The National Grocers Association (NGA) has expressed its support for today’s introduction of the Common Sense Nutrition Disclosure Act of 2012, bipartisan legislation that will keep the FDA from exceeding its authority under section 4205 of the Patient Protection and Affordable Care Act as regards the nutrition labeling of standard menu items at chain restaurants.
The legislation, introduced by Rep. John Carter (R-Texas) and Reps. Henry Cuellar (D-Texas), Rubén Hinojosa (D-Texas), Cathy McMorris Rogers (R-Wash.), Mike Ross (D-Ark.), Adam Smith (D-Wash.), Ken Calvert (R-Calif.), Joe Barton (R-Texas), Reid Ribble (R-Wis.), Rob Bishop (R-Utah), Billy Long (R-Mo.), John Barrow (D-Ga.), Jim Sensenbrenner (R-Wis.) and Steve Chabot (R-Ohio) aims to protect grocery stores from certain regulatory burdens and costs.
“NGA commends Rep. Carter for his leadership to ensure that the FDA does not exceed its authority under the statute by expanding this provision beyond chain restaurants,” explained NGA President and CEO Peter J. Larkin. “This legislation will ensure independent retail grocers are not subjected to millions of dollars in new and unnecessary expenses and administrative burdens because of regulatory overreach. NGA's members are focused on growing their businesses and creating jobs at a time when our country desperately needs both. This bill will ensure that the FDA adheres to Congress’ original intent, which did not include grocery stores.”
The industry group maintain that grocery stores aren’t comparable to chain restaurants, where menus and ingredients are uniform across the chain. By contrast, grocery stores’ ingredients and menus often change daily, according to the availability of fresh ingredients and products in their stores, so subjecting grocery stores to a law meant for chain restaurants doesn’t make sense, according to NGA.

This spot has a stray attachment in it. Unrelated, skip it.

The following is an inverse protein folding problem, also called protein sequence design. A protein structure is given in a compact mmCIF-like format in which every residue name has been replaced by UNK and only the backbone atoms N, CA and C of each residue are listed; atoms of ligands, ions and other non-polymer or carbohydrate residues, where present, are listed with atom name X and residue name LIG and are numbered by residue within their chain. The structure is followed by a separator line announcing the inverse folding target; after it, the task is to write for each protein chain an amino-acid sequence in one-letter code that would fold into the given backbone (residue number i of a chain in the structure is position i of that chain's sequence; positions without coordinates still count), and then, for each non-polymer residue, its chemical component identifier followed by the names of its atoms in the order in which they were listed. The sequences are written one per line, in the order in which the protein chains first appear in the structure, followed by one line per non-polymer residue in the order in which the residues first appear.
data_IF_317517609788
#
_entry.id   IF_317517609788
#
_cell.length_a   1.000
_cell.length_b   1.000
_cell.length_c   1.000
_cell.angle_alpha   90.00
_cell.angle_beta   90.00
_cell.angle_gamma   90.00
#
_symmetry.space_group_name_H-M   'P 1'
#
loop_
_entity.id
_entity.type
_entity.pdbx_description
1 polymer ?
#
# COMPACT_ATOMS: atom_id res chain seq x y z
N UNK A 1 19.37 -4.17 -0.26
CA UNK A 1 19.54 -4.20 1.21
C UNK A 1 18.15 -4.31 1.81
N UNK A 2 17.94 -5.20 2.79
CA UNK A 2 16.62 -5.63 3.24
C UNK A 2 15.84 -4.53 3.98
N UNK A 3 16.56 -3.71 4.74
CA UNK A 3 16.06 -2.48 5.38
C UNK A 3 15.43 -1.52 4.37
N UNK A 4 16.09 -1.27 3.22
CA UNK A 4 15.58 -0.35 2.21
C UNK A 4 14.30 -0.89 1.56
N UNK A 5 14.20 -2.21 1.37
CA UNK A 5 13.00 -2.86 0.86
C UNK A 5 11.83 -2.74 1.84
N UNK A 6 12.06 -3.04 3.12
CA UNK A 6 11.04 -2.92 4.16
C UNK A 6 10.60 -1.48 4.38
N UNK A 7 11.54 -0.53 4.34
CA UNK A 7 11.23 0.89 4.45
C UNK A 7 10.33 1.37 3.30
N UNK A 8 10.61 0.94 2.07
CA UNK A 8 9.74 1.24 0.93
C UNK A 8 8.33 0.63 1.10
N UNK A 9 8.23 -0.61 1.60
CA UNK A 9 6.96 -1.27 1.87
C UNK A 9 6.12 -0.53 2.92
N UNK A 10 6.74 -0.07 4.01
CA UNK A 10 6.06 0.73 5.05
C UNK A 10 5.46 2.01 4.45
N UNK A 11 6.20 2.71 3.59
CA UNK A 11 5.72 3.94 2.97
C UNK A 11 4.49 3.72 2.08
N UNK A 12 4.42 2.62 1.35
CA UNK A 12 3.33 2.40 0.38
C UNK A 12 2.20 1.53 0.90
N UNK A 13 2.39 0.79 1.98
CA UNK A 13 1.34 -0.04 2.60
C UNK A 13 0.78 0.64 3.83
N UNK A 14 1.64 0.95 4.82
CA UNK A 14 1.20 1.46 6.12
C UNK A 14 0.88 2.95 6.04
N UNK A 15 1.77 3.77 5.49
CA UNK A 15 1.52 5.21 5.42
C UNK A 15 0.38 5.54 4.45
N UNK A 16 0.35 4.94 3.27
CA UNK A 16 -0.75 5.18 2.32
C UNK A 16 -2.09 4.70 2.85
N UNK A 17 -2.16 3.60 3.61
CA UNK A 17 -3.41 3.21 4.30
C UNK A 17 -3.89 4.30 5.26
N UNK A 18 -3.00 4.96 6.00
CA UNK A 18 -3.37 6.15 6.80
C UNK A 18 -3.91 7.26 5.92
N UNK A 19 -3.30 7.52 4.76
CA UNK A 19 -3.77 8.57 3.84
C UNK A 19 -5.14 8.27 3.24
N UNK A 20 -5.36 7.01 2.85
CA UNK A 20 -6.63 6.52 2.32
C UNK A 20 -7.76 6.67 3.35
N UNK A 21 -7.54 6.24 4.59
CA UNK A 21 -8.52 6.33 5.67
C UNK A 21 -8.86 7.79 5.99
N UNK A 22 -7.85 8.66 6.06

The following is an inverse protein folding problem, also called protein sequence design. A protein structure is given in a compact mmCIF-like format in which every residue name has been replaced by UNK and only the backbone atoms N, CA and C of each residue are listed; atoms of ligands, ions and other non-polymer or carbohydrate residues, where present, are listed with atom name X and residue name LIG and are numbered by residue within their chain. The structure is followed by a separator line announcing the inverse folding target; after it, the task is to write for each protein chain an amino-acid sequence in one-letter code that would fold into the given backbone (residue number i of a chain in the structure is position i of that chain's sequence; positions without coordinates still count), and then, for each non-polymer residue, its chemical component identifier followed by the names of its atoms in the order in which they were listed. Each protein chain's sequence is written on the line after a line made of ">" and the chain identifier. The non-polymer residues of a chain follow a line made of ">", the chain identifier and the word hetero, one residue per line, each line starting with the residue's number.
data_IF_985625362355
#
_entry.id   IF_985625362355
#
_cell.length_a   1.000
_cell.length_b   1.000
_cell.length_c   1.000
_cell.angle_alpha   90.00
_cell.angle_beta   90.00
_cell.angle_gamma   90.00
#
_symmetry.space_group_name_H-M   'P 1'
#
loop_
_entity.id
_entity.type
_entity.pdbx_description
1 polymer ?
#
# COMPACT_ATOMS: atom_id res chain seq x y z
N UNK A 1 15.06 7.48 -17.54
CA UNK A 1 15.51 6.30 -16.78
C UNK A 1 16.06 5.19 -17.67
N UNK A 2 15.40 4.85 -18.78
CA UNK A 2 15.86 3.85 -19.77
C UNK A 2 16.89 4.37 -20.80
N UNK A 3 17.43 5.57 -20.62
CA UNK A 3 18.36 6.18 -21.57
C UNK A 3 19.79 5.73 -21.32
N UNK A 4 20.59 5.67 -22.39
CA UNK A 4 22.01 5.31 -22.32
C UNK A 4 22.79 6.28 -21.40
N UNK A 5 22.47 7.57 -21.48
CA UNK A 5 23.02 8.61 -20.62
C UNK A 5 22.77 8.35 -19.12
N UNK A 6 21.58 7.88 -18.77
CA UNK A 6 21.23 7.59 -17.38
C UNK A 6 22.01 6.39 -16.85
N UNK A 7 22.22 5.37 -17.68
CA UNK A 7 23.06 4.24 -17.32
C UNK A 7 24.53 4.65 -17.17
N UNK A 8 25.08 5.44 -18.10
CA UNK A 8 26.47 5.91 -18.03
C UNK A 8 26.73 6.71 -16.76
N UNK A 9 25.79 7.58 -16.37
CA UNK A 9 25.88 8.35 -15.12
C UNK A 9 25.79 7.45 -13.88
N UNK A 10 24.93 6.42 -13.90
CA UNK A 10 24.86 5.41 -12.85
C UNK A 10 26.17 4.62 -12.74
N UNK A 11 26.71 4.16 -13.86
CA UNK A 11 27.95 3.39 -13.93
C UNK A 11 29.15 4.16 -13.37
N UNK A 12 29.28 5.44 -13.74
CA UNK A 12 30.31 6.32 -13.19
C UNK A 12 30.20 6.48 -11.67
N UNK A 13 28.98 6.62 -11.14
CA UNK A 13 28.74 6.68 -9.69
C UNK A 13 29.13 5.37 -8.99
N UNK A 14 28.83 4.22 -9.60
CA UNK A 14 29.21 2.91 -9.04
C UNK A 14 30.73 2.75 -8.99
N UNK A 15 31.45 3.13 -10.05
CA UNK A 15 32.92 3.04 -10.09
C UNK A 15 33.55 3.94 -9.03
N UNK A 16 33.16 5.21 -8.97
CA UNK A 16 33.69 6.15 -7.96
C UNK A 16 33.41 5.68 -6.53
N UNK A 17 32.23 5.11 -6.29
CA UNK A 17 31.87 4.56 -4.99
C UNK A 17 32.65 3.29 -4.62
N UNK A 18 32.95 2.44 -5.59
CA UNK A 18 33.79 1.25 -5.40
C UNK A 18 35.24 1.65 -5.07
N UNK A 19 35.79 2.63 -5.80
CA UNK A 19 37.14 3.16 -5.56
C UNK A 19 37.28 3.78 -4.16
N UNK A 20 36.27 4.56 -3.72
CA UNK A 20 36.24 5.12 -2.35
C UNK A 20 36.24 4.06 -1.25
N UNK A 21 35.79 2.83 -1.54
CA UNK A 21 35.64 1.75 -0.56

NGA said it would continue to seek more bipartisan co-sponsors for the legislation and urge the House to quickly pass the bill.
Food Marketing Institute (FMI) also heartily endorsed the legislation. "The financial burdens of extending restaurant menu labeling to supermarkets in such a prescriptive manner are extraordinary," noted Jennifer Hatcher, SVP of government and political affairs at Arlington-based FMI. "We appreciate this bipartisan legislative effort that recognizes supermarkets are not restaurants, acknowledging the 95 percent of supermarket offerings that are labeled with full nutrition facts [under the Nutrtion Labeling and Education Act and other food labeling laws], and we urge FDA to acknowledge the same in their final rule."
Added Dya Campos, director of public affairs at San Antonio-based H-E-B: "Food retailers have a deep commitment to the health of their customers, but with FDA's proposed interpretation, we'd be forced to be formulaic with our recipes, which is not what our customers typcially expect from among our fresh, in-store-made options.
"There's enough economic strain on our customers today," she continued, "and one more regulation not originally intended to apply to grocery stores could significantly impact our customers and small grocery-oriented businesses."